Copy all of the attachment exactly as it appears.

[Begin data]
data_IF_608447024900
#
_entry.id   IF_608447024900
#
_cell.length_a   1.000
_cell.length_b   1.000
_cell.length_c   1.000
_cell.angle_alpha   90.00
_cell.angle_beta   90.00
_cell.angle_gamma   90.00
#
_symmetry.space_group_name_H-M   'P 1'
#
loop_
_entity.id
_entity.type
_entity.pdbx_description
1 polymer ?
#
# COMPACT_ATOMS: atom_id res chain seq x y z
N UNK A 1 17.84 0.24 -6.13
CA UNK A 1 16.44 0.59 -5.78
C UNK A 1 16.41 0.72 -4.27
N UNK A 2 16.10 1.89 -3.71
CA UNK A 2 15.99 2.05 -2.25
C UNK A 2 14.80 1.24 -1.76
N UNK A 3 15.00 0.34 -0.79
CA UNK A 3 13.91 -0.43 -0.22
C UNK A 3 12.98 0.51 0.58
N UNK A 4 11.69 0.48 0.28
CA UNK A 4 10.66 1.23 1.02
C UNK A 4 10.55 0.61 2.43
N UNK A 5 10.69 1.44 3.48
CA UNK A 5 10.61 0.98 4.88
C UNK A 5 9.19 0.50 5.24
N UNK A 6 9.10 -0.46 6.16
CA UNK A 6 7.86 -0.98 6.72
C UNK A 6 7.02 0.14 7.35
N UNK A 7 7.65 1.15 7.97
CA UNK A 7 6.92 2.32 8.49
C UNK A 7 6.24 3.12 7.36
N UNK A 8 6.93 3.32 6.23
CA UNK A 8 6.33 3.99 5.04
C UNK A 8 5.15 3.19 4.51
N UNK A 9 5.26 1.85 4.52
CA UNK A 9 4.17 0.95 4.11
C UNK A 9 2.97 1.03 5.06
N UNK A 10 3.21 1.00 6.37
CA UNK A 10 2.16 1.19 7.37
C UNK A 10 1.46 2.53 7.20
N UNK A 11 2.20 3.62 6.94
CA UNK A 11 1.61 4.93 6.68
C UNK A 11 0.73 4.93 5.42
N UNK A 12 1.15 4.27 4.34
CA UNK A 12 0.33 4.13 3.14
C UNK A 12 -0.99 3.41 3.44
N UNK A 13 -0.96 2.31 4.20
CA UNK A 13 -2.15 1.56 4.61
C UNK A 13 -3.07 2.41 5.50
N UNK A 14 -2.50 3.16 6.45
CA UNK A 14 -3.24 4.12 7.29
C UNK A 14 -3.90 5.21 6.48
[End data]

data_IF_608447024900
#
_entry.id   IF_608447024900
#
_cell.length_a   1.000
_cell.length_b   1.000
_cell.length_c   1.000
_cell.angle_alpha   90.00
_cell.angle_beta   90.00
_cell.angle_gamma   90.00
#
_symmetry.space_group_name_H-M   'P 1'
#
loop_
_entity.id
_entity.type
_entity.pdbx_description
1 polymer ?
#
# COMPACT_ATOMS: atom_id res chain seq x y z
N UNK A 1 17.84 0.24 -6.13
CA UNK A 1 16.44 0.59 -5.78
C UNK A 1 16.41 0.72 -4.27
N UNK A 2 16.10 1.89 -3.71
CA UNK A 2 15.99 2.05 -2.25
C UNK A 2 14.80 1.24 -1.76
N UNK A 3 15.00 0.34 -0.79
CA UNK A 3 13.91 -0.43 -0.22
C UNK A 3 12.98 0.51 0.58
N UNK A 4 11.69 0.48 0.28
CA UNK A 4 10.66 1.23 1.02
C UNK A 4 10.55 0.61 2.43
N UNK A 5 10.69 1.44 3.48
CA UNK A 5 10.61 0.98 4.88
C UNK A 5 9.19 0.50 5.24
N UNK A 6 9.10 -0.46 6.16
CA UNK A 6 7.86 -0.98 6.72
C UNK A 6 7.02 0.14 7.35
N UNK A 7 7.65 1.15 7.97
CA UNK A 7 6.92 2.32 8.49
C UNK A 7 6.24 3.12 7.36
N UNK A 8 6.93 3.32 6.23
CA UNK A 8 6.33 3.99 5.04
C UNK A 8 5.15 3.19 4.51
N UNK A 9 5.26 1.85 4.52
CA UNK A 9 4.17 0.95 4.11
C UNK A 9 2.97 1.03 5.06
N UNK A 10 3.21 1.00 6.37
CA UNK A 10 2.16 1.19 7.37
C UNK A 10 1.46 2.53 7.20
N UNK A 11 2.20 3.62 6.94
CA UNK A 11 1.61 4.93 6.68
C UNK A 11 0.73 4.93 5.42
N UNK A 12 1.15 4.27 4.34
CA UNK A 12 0.33 4.13 3.14
C UNK A 12 -0.99 3.41 3.44
N UNK A 13 -0.96 2.31 4.20
CA UNK A 13 -2.15 1.56 4.61
C UNK A 13 -3.07 2.41 5.50
N UNK A 14 -2.50 3.16 6.45
CA UNK A 14 -3.24 4.12 7.29
C UNK A 14 -3.90 5.21 6.48